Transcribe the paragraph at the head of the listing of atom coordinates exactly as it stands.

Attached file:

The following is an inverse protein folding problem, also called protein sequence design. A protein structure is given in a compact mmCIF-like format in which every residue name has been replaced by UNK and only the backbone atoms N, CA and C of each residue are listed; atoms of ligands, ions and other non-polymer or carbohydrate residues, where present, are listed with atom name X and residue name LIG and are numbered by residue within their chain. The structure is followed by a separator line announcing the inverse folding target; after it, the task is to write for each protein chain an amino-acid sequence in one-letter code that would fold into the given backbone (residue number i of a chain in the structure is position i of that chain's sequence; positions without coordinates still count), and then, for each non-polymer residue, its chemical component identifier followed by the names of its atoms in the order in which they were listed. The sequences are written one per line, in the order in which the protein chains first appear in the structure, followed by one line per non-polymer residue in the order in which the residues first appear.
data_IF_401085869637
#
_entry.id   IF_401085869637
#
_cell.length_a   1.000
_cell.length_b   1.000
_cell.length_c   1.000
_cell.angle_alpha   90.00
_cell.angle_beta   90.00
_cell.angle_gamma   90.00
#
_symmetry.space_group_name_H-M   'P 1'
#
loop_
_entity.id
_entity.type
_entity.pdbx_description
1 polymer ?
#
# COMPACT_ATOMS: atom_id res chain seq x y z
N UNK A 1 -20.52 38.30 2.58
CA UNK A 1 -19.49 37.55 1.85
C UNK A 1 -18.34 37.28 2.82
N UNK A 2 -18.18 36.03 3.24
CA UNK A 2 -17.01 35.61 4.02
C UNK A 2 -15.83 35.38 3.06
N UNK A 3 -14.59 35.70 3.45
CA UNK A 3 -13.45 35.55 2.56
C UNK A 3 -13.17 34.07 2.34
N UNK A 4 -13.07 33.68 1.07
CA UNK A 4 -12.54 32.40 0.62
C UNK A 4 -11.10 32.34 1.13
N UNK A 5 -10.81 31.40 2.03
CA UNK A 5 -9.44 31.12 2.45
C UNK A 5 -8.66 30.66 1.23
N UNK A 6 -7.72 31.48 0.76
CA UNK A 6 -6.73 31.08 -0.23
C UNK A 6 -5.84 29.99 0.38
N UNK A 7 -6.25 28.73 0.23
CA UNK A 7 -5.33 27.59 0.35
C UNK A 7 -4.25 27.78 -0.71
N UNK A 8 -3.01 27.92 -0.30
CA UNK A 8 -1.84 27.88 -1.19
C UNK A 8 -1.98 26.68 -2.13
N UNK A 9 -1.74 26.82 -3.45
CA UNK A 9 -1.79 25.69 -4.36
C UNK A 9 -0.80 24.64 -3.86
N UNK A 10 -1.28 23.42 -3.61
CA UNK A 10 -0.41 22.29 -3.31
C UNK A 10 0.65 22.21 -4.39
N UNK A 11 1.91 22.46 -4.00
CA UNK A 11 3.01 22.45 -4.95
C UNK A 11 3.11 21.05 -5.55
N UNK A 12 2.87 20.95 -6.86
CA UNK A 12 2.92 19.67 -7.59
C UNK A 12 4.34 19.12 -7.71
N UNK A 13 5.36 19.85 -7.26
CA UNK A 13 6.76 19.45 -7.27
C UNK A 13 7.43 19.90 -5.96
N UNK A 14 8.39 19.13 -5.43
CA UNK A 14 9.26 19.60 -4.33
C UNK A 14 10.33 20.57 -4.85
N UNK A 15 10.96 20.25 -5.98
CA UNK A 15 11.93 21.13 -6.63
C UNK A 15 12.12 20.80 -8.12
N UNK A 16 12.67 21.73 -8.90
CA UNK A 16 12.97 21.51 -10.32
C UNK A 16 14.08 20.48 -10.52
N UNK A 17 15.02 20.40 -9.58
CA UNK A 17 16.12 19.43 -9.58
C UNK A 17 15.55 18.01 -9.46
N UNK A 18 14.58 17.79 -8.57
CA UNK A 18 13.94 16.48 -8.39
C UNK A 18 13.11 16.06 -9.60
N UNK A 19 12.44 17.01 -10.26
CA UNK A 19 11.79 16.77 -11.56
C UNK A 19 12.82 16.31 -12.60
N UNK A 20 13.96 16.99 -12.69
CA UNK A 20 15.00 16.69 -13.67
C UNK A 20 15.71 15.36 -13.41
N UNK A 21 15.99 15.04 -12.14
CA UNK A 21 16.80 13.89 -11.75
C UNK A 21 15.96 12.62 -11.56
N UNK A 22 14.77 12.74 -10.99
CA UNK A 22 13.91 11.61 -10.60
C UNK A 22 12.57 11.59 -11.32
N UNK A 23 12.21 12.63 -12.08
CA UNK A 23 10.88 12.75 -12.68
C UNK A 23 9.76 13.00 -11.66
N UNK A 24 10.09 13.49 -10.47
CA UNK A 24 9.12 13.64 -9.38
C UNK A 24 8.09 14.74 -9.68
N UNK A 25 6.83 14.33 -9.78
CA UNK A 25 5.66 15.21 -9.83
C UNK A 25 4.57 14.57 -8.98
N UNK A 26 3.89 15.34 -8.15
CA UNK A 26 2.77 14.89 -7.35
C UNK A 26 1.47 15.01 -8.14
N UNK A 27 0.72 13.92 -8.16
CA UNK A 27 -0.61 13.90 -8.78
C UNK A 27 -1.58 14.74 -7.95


The following is an inverse protein folding problem, also called protein sequence design. A protein structure is given in a compact mmCIF-like format in which every residue name has been replaced by UNK and only the backbone atoms N, CA and C of each residue are listed; atoms of ligands, ions and other non-polymer or carbohydrate residues, where present, are listed with atom name X and residue name LIG and are numbered by residue within their chain. The structure is followed by a separator line announcing the inverse folding target; after it, the task is to write for each protein chain an amino-acid sequence in one-letter code that would fold into the given backbone (residue number i of a chain in the structure is position i of that chain's sequence; positions without coordinates still count), and then, for each non-polymer residue, its chemical component identifier followed by the names of its atoms in the order in which they were listed. The sequences are written one per line, in the order in which the protein chains first appear in the structure, followed by one line per non-polymer residue in the order in which the residues first appear.